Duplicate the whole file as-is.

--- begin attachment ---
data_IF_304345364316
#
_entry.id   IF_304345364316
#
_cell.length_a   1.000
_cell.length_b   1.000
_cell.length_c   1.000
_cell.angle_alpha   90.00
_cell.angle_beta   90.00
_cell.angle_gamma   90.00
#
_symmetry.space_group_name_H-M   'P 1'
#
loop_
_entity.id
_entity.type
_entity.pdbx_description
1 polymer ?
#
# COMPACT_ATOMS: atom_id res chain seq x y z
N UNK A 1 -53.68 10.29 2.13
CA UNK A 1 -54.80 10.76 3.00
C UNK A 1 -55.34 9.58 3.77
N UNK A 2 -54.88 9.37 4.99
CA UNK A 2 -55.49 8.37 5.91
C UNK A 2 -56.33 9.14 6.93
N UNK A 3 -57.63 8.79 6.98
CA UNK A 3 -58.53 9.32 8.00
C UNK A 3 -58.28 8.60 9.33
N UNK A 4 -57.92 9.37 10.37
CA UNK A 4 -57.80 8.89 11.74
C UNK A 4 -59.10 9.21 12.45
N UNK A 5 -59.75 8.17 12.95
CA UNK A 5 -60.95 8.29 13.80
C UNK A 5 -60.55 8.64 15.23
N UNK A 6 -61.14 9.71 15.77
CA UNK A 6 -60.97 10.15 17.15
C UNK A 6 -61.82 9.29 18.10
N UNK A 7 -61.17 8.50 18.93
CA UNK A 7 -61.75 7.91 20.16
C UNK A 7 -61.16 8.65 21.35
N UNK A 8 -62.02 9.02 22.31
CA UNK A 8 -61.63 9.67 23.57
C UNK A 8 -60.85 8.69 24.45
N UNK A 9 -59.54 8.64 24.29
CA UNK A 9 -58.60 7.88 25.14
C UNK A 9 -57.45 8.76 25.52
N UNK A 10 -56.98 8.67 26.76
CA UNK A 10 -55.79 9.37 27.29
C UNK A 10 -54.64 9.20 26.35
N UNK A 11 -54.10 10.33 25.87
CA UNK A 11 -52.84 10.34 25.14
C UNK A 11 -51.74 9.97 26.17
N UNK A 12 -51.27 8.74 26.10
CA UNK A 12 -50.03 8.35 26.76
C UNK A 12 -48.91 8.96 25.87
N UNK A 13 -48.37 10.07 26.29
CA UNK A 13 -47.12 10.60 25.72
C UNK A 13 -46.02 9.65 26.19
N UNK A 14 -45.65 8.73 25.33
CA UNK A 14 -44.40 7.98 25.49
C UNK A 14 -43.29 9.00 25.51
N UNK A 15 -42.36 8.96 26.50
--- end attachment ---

data_IF_304345364316
#
_entry.id   IF_304345364316
#
_cell.length_a   1.000
_cell.length_b   1.000
_cell.length_c   1.000
_cell.angle_alpha   90.00
_cell.angle_beta   90.00
_cell.angle_gamma   90.00
#
_symmetry.space_group_name_H-M   'P 1'
#
loop_
_entity.id
_entity.type
_entity.pdbx_description
1 polymer ?
#
# COMPACT_ATOMS: atom_id res chain seq x y z
N UNK A 1 -53.68 10.29 2.13
CA UNK A 1 -54.80 10.76 3.00
C UNK A 1 -55.34 9.58 3.77
N UNK A 2 -54.88 9.37 4.99
CA UNK A 2 -55.49 8.37 5.91
C UNK A 2 -56.33 9.14 6.93
N UNK A 3 -57.63 8.79 6.98
CA UNK A 3 -58.53 9.32 8.00
C UNK A 3 -58.28 8.60 9.33
N UNK A 4 -57.92 9.37 10.37
CA UNK A 4 -57.80 8.89 11.74
C UNK A 4 -59.10 9.21 12.45
N UNK A 5 -59.75 8.17 12.95
CA UNK A 5 -60.95 8.29 13.80
C UNK A 5 -60.55 8.64 15.23
N UNK A 6 -61.14 9.71 15.77
CA UNK A 6 -60.97 10.15 17.15
C UNK A 6 -61.82 9.29 18.10
N UNK A 7 -61.17 8.50 18.93
CA UNK A 7 -61.75 7.91 20.16
C UNK A 7 -61.16 8.65 21.35
N UNK A 8 -62.02 9.02 22.31
CA UNK A 8 -61.63 9.67 23.57
C UNK A 8 -60.85 8.69 24.45
N UNK A 9 -59.54 8.64 24.29
CA UNK A 9 -58.60 7.88 25.14
C UNK A 9 -57.45 8.76 25.52
N UNK A 10 -56.98 8.67 26.76
CA UNK A 10 -55.79 9.37 27.29
C UNK A 10 -54.64 9.20 26.35
N UNK A 11 -54.10 10.33 25.87
CA UNK A 11 -52.84 10.34 25.14
C UNK A 11 -51.74 9.97 26.17
N UNK A 12 -51.27 8.74 26.10
CA UNK A 12 -50.03 8.35 26.76
C UNK A 12 -48.91 8.96 25.87
N UNK A 13 -48.37 10.07 26.29
CA UNK A 13 -47.12 10.60 25.72
C UNK A 13 -46.02 9.65 26.19
N UNK A 14 -45.65 8.73 25.33
CA UNK A 14 -44.40 7.98 25.49
C UNK A 14 -43.29 9.00 25.51
N UNK A 15 -42.36 8.96 26.50